Chevron Corp. v. Hugo Gerardo Camacho Naranjo, et al., No. 11-1150-cv(L), is the Second Circuit’s decision explaining its ruling ealier in 2011 to reverse the District Court’s grant of a preliminary injunction precluding any enforcement activities of an $18 billion judgment against Chevron by native Ecuadorians for environmental liability entered by a court (and now affirmed) in Ecuador.
We have posted on this case several times (e.g., here and here, in the latter case reporting on the Second Circuit’s reversal elaborated on by the Panel). At this point in the appeal — when the Court is explaining its earlier ruling — the Court of Appeals articulated the issue as to whether Chevron could affirmatively use the Uniform Foreign Country Money-Judgments Recognition Act as enacted in New York. The Court of Appeals ruled that Chevron could not use the Act in a preemptive, anticipatory manner even if the judgment it was trying to avoid was allegedly fraudulently obtained (on which the Court of Appeals expressed no opinion).
The international practice aspects of the case, and of the current decision, are many.
First, the Court of Appeals was unwilling to weigh in on the fraud and misconduct allegations that are central to Chevron’s claims, instead holding that the Act “nowhere authorizes a court to declare a foreign judgment unenforceable on the preemptive suit of a putative judgment-debtor”.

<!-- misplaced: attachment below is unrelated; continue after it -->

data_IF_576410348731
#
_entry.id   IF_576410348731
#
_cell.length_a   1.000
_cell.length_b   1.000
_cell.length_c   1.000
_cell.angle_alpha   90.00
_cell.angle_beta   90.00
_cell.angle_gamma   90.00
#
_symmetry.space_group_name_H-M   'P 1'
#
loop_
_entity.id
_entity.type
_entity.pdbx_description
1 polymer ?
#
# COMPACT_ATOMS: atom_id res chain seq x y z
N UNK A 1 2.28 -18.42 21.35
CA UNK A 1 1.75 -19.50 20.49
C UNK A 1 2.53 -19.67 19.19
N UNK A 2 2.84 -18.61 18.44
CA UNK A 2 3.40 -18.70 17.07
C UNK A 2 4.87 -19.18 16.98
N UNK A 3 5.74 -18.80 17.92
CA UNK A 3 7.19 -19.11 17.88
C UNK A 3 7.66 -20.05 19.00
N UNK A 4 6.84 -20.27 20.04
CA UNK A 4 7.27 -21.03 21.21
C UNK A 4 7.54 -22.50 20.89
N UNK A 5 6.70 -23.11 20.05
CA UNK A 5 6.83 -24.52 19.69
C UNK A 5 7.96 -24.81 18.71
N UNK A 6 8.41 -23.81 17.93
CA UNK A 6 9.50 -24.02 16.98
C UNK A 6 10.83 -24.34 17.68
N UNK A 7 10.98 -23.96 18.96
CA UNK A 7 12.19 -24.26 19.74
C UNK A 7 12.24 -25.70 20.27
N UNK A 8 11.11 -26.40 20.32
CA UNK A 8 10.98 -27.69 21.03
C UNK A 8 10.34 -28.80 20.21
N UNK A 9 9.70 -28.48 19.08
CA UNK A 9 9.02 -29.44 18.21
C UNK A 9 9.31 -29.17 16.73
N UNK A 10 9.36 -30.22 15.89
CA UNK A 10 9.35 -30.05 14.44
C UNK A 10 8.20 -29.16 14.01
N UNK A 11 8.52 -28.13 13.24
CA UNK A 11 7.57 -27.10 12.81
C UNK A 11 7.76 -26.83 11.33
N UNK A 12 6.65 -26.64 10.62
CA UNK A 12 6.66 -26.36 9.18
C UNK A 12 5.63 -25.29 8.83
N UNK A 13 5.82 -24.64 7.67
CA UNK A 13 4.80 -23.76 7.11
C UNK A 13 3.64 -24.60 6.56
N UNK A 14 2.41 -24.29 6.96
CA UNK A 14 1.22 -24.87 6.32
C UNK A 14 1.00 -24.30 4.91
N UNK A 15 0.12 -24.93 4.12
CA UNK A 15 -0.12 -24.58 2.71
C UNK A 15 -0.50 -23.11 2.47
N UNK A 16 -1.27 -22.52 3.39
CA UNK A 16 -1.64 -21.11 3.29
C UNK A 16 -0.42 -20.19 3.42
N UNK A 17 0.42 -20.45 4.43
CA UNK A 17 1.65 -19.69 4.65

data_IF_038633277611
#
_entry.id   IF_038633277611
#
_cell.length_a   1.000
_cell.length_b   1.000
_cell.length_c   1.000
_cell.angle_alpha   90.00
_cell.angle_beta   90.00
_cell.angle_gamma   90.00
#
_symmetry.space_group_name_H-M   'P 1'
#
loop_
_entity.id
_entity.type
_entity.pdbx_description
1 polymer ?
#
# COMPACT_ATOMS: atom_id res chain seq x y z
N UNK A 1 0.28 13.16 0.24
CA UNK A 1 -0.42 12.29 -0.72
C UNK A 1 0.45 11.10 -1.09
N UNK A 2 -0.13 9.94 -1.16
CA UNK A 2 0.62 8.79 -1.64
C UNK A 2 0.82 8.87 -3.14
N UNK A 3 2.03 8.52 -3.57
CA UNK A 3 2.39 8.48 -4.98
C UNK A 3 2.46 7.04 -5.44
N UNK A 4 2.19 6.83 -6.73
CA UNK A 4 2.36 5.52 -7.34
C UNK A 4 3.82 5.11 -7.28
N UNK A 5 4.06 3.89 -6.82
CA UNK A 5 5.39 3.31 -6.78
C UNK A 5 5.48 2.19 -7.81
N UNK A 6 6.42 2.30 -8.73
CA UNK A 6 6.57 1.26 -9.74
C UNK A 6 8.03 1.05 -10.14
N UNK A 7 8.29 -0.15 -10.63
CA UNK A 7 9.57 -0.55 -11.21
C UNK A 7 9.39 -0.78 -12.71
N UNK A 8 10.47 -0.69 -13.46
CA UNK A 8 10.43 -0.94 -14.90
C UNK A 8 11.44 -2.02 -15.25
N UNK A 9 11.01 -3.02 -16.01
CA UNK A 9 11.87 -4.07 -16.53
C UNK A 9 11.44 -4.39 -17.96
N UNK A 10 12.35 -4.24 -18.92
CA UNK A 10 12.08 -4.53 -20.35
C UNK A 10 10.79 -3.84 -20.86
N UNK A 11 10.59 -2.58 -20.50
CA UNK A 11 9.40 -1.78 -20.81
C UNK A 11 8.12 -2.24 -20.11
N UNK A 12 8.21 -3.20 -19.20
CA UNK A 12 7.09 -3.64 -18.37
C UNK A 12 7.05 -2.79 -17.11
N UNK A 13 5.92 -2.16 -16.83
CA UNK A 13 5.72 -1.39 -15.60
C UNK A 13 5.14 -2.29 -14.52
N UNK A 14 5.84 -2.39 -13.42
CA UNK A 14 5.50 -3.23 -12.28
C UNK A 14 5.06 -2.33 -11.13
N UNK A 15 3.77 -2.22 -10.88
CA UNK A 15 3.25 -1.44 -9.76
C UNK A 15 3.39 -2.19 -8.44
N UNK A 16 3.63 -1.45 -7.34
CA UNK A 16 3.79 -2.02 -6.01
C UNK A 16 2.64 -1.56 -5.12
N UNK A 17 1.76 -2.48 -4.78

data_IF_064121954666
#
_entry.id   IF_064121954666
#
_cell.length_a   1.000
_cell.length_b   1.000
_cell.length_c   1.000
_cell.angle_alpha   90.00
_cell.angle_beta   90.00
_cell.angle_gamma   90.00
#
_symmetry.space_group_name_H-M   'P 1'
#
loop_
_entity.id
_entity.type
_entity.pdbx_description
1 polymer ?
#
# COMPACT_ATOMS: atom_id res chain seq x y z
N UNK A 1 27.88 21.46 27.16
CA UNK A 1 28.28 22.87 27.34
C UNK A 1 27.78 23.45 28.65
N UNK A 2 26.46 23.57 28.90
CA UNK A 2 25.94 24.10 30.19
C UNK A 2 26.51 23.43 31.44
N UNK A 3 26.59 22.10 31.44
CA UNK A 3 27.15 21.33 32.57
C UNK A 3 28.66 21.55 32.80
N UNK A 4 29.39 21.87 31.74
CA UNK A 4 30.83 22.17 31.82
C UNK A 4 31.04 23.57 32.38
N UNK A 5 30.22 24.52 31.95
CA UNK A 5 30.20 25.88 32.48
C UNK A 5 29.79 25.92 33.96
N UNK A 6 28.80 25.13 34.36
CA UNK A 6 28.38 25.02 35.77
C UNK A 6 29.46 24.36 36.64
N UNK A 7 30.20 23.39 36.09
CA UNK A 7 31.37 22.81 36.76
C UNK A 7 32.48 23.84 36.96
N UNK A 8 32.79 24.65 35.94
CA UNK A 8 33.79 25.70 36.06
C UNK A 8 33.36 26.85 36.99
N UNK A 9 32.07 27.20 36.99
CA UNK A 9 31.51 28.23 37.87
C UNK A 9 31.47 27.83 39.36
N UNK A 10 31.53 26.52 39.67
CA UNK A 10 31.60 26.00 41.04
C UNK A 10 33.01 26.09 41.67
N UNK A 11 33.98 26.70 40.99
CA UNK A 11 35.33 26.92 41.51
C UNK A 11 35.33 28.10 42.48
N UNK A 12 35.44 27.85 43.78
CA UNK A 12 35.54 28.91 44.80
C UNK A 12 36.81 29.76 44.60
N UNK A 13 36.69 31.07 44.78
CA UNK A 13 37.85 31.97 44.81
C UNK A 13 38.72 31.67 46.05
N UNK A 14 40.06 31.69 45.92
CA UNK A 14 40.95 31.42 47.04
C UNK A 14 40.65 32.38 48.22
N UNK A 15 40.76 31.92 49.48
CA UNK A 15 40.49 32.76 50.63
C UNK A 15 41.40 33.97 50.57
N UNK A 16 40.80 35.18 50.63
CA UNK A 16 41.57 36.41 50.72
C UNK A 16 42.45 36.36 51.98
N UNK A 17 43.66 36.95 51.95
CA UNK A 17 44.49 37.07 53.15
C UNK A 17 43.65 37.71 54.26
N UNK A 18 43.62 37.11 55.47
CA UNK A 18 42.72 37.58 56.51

Second, the Court of Appeals found that “[c]onsiderations of international comity provide additional reasons to conclude that the Recognition Act cannot support the broad injunctive remedy granted by the district court”. In passing the uniform statute and making it a part of New York law, “New York undertook to act as a responsible participant in an international system of justice — not to set up its courts as a transnational arbiter to dictate to the entire world which judgments are entitled to respect and which countries’ courts are to be treated as international pariahs”. Indeed, the Court of Appeals explained that “when a court in one country attempts to preclude the courts of every other country from ever considering the effect of that foreign judgment, the comity concerns become much graver”. Making the point that concerned us when we considered the District Court’s injunction, the Court of Appeals stated that, in entering such a broad injunction, “the court risks disrespecting the legal system not only of the country in which the judgment was issued, but also those of other countries, who are inherently assumed insufficiently trustworthy to recognize what is asserted to be the extreme incapacity of the legal system from which the judgment emanates”.
Third, the Court of Appeals analyzed whether the current suit was or should be treated under the conditions and constrains of the seminal decision by the Second Circuit in China Trade & Dev. Corp. v. M.V. Choong Young, 837 F.2d 33 (2d Cir. 1987), which we discuss at length in the discussion of the ordering or sequencing of international litigation our e-book, International Practice: Topics and Trends. Ultimately the Court of Appeals found that the balancing required by China Trade “has limited relevance here”
After rejecting as well jurisdiction and a cause of action under the Declaratory Judgment Act, the Second Circuit remanded the case with a direction that the declaratory judgment claim be dismissed in it entirety.